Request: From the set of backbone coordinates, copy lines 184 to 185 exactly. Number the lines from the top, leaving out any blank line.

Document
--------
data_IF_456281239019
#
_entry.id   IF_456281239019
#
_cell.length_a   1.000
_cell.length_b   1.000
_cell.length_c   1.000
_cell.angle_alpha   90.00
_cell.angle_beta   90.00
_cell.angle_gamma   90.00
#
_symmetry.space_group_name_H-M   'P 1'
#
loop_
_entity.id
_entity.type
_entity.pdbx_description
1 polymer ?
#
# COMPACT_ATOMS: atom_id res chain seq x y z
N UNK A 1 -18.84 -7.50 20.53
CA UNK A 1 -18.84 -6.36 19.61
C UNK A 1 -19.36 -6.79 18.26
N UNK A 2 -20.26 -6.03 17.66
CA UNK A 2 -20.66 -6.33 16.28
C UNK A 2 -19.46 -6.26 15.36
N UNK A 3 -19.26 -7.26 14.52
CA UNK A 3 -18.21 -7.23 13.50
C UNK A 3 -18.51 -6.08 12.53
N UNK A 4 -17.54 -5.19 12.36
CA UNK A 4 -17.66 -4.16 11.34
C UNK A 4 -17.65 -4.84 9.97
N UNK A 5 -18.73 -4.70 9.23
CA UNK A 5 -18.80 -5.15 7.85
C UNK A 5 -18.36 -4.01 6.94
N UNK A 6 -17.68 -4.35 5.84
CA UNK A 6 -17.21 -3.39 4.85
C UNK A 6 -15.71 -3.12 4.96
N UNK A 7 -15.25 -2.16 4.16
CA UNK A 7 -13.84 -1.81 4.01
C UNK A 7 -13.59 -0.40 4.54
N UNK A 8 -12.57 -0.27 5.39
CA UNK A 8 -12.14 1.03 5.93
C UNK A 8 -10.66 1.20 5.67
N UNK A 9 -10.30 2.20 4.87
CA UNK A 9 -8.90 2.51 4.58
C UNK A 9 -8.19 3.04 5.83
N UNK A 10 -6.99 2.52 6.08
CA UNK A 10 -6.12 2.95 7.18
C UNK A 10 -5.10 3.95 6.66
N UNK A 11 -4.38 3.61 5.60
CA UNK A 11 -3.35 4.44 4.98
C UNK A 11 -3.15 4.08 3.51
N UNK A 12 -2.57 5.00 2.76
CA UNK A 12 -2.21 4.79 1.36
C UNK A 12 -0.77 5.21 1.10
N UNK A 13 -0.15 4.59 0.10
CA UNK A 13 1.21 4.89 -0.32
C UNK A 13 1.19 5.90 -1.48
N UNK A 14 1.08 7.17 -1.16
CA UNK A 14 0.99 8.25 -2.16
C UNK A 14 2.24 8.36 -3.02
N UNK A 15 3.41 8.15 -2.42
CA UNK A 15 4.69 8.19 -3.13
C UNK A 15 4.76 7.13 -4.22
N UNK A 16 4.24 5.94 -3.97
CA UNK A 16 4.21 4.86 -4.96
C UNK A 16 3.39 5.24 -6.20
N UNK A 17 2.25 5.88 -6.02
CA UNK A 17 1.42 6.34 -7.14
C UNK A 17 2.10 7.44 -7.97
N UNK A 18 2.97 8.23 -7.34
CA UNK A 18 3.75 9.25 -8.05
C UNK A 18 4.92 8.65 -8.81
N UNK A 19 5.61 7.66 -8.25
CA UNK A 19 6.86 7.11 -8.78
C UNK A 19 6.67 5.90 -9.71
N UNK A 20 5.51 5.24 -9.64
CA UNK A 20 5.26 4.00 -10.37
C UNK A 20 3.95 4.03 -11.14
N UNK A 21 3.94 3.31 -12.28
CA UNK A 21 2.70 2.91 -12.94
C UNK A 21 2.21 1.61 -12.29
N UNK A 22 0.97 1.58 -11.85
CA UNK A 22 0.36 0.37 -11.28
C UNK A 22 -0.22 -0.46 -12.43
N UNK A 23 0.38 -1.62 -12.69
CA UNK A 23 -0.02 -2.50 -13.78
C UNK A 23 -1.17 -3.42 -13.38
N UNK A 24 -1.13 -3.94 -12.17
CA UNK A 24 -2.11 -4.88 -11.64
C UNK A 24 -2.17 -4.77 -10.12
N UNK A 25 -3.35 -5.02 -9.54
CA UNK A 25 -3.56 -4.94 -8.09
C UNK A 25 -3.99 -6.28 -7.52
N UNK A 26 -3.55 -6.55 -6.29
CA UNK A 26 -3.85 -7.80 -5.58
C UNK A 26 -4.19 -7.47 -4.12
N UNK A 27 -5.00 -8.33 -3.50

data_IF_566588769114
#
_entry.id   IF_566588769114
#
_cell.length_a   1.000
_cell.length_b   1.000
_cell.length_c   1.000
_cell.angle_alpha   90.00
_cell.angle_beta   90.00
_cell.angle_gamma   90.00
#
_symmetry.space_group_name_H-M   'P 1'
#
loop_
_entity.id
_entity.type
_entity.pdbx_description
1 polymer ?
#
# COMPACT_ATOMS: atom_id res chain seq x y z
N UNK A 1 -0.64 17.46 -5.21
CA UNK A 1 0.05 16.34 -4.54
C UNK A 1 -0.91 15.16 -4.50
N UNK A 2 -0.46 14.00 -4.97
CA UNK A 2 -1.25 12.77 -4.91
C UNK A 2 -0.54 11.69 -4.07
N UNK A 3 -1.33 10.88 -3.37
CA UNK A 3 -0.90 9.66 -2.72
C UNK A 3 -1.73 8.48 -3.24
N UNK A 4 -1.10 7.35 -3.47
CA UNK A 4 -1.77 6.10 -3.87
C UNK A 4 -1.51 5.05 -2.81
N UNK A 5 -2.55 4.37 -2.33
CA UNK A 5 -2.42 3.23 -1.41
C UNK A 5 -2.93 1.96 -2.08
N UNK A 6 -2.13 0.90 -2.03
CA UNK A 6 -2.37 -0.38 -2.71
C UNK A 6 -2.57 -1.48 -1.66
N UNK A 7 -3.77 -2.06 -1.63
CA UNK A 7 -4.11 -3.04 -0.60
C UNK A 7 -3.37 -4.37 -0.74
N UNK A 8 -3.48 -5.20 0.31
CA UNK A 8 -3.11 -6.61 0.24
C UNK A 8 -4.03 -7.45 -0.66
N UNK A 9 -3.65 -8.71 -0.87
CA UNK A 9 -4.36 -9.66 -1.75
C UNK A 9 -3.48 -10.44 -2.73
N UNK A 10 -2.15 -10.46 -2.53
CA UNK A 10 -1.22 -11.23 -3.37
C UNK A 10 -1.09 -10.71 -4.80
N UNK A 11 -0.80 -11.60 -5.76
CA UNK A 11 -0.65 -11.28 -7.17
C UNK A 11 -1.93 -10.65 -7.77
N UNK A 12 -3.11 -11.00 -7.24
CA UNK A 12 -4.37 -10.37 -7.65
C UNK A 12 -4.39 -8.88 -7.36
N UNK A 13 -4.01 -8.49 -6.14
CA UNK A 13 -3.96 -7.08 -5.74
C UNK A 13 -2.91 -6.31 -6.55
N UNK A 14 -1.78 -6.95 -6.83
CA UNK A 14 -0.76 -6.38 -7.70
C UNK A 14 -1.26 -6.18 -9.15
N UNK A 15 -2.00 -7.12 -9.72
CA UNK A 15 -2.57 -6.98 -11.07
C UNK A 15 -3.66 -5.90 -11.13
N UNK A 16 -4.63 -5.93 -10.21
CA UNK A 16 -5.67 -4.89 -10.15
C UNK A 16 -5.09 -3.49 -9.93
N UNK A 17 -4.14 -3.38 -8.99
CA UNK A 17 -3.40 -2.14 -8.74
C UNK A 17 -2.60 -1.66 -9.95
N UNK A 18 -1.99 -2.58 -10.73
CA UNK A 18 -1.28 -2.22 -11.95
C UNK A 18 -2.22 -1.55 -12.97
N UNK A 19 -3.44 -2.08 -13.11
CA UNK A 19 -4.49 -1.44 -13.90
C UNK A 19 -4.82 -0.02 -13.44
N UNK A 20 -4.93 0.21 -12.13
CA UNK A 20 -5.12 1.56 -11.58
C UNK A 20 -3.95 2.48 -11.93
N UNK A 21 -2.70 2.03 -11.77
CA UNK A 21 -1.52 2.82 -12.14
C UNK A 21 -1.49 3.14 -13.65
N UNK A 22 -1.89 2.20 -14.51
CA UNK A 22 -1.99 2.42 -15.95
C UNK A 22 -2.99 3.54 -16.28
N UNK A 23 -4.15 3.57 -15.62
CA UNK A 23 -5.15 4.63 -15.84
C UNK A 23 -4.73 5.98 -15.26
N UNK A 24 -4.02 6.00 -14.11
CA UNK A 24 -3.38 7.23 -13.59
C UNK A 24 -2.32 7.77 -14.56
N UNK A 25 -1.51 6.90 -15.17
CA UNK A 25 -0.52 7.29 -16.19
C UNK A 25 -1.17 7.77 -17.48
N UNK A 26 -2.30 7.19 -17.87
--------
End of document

CA UNK A 22 -1.99 2.42 -15.95
C UNK A 22 -2.99 3.54 -16.28